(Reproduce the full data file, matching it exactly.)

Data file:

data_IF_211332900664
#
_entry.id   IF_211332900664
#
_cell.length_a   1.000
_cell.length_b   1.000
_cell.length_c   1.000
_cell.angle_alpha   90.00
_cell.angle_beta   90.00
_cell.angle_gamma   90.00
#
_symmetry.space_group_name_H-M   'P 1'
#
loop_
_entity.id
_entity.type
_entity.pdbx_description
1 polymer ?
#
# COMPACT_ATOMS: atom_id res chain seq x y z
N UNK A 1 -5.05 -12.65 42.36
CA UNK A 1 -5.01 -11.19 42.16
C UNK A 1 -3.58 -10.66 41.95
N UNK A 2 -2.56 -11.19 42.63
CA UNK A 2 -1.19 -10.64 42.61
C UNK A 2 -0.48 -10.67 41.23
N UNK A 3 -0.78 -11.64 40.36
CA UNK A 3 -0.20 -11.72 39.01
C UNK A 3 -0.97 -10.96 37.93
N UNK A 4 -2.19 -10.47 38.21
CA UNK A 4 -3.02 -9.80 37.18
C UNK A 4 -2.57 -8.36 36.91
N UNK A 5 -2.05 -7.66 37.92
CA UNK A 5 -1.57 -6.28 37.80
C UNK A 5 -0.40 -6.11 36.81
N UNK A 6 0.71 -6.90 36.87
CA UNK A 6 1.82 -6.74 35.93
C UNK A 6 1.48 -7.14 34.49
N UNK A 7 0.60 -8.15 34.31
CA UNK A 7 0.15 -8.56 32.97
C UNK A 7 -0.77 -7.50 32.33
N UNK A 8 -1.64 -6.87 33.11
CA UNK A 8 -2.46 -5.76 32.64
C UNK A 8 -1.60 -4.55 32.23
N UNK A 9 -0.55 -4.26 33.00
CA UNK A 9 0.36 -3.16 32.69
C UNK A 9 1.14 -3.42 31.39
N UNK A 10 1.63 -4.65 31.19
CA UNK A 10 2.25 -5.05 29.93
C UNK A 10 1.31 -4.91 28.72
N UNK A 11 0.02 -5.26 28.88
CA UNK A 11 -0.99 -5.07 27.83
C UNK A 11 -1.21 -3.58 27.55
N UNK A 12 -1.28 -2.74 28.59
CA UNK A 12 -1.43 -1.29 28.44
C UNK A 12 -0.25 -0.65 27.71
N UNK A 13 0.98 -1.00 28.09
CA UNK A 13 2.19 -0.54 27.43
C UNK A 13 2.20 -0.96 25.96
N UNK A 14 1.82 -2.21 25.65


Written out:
data_IF_211332900664
#
_entry.id   IF_211332900664
#
_cell.length_a   1.000
_cell.length_b   1.000
_cell.length_c   1.000
_cell.angle_alpha   90.00
_cell.angle_beta   90.00
_cell.angle_gamma   90.00
#
_symmetry.space_group_name_H-M   'P 1'
#
loop_
_entity.id
_entity.type
_entity.pdbx_description
1 polymer ?
#
# COMPACT_ATOMS: atom_id res chain seq x y z
N UNK A 1 -5.05 -12.65 42.36
CA UNK A 1 -5.01 -11.19 42.16
C UNK A 1 -3.58 -10.66 41.95
N UNK A 2 -2.56 -11.19 42.63
CA UNK A 2 -1.19 -10.64 42.61
C UNK A 2 -0.48 -10.67 41.23
N UNK A 3 -0.78 -11.64 40.36
CA UNK A 3 -0.20 -11.72 39.01
C UNK A 3 -0.97 -10.96 37.93
N UNK A 4 -2.19 -10.47 38.21
CA UNK A 4 -3.02 -9.80 37.18
C UNK A 4 -2.57 -8.36 36.91
N UNK A 5 -2.05 -7.66 37.92
CA UNK A 5 -1.57 -6.28 37.80
C UNK A 5 -0.40 -6.11 36.81
N UNK A 6 0.71 -6.90 36.87
CA UNK A 6 1.82 -6.74 35.93
C UNK A 6 1.48 -7.14 34.49
N UNK A 7 0.60 -8.15 34.31
CA UNK A 7 0.15 -8.56 32.97
C UNK A 7 -0.77 -7.50 32.33
N UNK A 8 -1.64 -6.87 33.11
CA UNK A 8 -2.46 -5.76 32.64
C UNK A 8 -1.60 -4.55 32.23
N UNK A 9 -0.55 -4.26 33.00
CA UNK A 9 0.36 -3.16 32.69
C UNK A 9 1.14 -3.42 31.39
N UNK A 10 1.63 -4.65 31.19
CA UNK A 10 2.25 -5.05 29.93
C UNK A 10 1.31 -4.91 28.72
N UNK A 11 0.02 -5.26 28.88
CA UNK A 11 -0.99 -5.07 27.83
C UNK A 11 -1.21 -3.58 27.55
N UNK A 12 -1.28 -2.74 28.59
CA UNK A 12 -1.43 -1.29 28.44
C UNK A 12 -0.25 -0.65 27.71
N UNK A 13 0.98 -1.00 28.09
CA UNK A 13 2.19 -0.54 27.43
C UNK A 13 2.20 -0.96 25.96
N UNK A 14 1.82 -2.21 25.65